Form Of Engagement Activity Participation in an activity, workshop or similar
Part Of Official Scheme? No
Geographic Reach Local
Primary Audience Schools
Results and Impact Event at local nursery for Science week on friendly bacteria, featuring pin the pili on the bacteria, make your own bacterial friend and paint and string together the bacteria. The children and staff asked lots of questions and had lots of fun!
Year(s) Of Engagement Activity 2018
 
Description Pre-school visit. 
Form Of Engagement Activity Participation in an activity, workshop or similar
Part Of Official Scheme? No
Geographic Reach Local
Primary Audience Schools
Results and Impact Pre-school demonstration of friendly bacteria and of anti-microbial resistance with supersized (fake) bacteria. This visit sparked lots of interest from the children and lots of questions from the staff. This will now be a yearly visit.
Year(s) Of Engagement Activity 2018
 
Description Royal Society Exhibition 
Form Of Engagement Activity Participation in an activity, workshop or similar
Part Of Official Scheme? No
Geographic Reach National
Primary Audience Public/other audiences
Results and Impact Our PhD student Winnifred Akwani who works on AMR in mycobacterial biofilms was part of an interactive stall on biofilms in the Royal Society Exhibition week in London. This generated a lot of interest on biofilms and AMR from the public who attended the event.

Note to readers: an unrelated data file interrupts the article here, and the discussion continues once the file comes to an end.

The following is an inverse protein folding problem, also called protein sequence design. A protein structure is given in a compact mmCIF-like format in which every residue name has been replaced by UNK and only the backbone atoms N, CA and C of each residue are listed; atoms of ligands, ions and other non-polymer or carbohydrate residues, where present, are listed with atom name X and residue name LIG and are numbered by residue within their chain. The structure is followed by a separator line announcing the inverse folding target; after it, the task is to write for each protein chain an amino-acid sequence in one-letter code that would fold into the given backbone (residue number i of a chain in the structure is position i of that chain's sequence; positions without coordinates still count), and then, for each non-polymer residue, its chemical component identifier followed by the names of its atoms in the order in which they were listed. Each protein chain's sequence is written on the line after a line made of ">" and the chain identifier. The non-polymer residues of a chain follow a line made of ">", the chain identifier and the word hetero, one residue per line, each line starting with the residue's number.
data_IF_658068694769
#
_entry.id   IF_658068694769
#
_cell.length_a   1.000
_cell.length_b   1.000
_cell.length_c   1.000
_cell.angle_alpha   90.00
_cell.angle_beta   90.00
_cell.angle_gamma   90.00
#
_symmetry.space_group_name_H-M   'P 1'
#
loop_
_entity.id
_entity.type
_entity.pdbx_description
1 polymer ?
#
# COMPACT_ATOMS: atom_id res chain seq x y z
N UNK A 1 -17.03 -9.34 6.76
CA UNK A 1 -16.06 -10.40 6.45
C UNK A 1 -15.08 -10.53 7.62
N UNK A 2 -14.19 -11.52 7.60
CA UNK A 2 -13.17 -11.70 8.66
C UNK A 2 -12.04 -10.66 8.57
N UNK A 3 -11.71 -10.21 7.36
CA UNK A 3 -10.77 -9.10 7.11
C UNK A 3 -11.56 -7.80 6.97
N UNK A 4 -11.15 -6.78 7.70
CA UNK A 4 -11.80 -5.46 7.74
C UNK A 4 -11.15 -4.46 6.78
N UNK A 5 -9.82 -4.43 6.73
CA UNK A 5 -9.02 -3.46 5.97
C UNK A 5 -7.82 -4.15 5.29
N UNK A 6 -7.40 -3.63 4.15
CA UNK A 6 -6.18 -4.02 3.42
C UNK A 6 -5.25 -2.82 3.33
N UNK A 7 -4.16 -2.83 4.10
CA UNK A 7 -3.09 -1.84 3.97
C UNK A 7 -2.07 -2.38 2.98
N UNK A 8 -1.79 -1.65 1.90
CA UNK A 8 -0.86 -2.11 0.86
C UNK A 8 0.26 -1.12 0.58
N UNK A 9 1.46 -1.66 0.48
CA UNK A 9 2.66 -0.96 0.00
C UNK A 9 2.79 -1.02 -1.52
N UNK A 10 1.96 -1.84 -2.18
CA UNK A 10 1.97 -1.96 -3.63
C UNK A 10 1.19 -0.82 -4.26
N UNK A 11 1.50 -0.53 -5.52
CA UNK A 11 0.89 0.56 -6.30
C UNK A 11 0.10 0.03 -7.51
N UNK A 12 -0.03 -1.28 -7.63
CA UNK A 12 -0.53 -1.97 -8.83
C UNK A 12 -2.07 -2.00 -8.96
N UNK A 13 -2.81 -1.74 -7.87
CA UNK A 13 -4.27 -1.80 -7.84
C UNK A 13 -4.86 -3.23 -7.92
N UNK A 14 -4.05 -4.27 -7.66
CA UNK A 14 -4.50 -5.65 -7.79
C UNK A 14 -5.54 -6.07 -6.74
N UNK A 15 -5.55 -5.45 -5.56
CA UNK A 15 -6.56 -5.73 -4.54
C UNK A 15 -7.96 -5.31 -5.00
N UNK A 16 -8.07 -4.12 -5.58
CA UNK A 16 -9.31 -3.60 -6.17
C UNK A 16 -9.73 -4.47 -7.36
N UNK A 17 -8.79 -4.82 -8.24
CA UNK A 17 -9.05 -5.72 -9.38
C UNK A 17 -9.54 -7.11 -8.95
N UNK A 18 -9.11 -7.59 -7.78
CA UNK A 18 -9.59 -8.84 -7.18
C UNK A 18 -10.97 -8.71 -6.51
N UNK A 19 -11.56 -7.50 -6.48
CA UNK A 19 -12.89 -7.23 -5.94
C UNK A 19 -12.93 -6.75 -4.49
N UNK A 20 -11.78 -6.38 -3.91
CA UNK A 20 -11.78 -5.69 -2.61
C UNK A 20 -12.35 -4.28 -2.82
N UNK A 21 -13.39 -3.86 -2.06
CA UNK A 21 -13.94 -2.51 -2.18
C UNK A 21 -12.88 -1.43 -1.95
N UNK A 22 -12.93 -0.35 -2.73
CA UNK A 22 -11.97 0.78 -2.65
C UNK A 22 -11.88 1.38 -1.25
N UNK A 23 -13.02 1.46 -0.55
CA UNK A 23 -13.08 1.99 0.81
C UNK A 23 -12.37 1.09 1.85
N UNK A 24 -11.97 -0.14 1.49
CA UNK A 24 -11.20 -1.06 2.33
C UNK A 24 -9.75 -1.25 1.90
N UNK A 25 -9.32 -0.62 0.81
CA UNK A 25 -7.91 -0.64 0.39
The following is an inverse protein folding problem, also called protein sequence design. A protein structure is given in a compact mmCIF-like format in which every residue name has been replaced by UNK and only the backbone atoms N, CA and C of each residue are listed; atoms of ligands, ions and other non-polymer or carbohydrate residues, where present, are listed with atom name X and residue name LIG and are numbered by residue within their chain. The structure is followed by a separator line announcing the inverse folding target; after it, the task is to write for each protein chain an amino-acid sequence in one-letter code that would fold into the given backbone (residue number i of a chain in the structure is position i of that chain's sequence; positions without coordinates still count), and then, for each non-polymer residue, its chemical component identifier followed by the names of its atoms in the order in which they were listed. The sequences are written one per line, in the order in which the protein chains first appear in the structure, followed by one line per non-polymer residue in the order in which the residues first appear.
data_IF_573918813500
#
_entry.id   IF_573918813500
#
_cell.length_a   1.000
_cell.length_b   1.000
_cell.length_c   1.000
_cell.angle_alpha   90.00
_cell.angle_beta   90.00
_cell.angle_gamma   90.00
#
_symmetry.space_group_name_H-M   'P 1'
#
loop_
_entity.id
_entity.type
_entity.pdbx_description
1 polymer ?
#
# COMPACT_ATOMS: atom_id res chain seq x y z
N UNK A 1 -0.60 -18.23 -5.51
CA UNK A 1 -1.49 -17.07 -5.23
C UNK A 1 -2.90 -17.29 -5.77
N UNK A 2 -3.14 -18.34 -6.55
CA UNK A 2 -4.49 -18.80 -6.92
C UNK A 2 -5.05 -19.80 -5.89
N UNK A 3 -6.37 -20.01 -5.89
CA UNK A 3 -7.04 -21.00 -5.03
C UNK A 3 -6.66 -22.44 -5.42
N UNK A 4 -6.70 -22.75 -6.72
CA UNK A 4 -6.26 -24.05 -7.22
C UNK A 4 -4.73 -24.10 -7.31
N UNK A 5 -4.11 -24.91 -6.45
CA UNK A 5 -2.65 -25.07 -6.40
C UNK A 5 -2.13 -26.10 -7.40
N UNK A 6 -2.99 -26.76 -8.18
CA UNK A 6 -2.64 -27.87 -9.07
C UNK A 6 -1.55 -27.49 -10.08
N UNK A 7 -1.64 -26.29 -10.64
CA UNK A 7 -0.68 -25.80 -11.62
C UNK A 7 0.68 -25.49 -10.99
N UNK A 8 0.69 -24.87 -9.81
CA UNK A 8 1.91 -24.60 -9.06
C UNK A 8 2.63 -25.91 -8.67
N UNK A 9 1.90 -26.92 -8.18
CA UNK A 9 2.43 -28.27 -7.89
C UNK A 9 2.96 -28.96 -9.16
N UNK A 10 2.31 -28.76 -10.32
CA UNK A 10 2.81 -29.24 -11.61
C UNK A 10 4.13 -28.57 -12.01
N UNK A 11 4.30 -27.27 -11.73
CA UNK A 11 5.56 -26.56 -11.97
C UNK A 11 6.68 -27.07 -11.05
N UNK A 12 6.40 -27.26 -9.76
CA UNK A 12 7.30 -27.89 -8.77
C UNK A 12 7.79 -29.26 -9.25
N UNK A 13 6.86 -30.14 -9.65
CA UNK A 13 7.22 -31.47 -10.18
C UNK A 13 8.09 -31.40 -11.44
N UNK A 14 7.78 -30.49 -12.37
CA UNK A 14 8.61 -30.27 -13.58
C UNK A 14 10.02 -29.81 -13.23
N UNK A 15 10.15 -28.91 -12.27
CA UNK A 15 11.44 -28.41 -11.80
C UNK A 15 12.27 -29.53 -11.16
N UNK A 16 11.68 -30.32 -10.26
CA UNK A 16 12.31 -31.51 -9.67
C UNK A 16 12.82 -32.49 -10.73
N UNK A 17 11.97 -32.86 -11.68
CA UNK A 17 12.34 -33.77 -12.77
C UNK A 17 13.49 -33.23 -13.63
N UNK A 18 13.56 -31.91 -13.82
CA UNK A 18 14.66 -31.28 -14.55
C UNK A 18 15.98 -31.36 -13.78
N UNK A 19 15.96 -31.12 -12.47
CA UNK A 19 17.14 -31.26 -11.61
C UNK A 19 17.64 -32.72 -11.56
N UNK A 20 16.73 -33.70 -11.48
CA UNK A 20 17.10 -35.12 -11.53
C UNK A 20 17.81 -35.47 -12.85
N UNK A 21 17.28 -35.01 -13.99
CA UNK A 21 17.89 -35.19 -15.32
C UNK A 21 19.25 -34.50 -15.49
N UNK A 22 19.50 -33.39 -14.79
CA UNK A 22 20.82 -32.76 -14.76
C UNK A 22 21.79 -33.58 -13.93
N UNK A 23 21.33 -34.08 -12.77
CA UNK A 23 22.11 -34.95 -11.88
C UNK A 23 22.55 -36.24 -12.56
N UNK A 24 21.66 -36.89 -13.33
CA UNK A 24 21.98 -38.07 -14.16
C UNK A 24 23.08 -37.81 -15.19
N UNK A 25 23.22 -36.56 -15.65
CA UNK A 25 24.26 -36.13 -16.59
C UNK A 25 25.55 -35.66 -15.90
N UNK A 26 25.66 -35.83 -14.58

Year(s) Of Engagement Activity 2019
 
Description Science museum AMR event 
Form Of Engagement Activity Participation in an activity, workshop or similar
Part Of Official Scheme? No
Geographic Reach National
Primary Audience Public/other audiences
Results and Impact This was an AMR themed evening event at the Superbugs exhibit at the Science museum, London. Our group were part of the UKRI group with a stall on AMR in Tuberculosis (TB) and other bacteria. Our stall which featured AMR spin the wheel questions, guess the amount of antibiotics a drug-resistant TB patient and one of our single cell antibiotic resistance videos generated a wealth of questions and discussion.
Year(s) Of Engagement Activity 2018